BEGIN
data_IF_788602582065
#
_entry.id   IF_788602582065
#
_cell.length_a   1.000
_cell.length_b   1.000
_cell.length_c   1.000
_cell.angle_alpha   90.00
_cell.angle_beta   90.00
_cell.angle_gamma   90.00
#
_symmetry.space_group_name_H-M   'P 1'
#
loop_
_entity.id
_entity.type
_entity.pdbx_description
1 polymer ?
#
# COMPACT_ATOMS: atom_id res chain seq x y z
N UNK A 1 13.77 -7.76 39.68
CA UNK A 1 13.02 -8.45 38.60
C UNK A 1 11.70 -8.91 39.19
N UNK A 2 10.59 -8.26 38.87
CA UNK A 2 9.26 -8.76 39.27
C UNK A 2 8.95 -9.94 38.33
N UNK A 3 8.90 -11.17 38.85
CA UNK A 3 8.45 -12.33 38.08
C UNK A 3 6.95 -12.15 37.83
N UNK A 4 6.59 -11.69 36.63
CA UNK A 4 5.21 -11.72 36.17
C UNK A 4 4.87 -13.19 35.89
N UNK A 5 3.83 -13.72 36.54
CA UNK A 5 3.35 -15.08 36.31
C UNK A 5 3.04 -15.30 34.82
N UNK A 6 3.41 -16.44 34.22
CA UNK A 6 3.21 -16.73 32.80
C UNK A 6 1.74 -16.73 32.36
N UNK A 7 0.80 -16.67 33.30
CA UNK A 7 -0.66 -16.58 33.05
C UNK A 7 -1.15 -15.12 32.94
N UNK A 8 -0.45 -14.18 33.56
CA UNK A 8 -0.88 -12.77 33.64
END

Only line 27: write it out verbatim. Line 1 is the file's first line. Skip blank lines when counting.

N UNK A 3 8.90 -11.17 38.85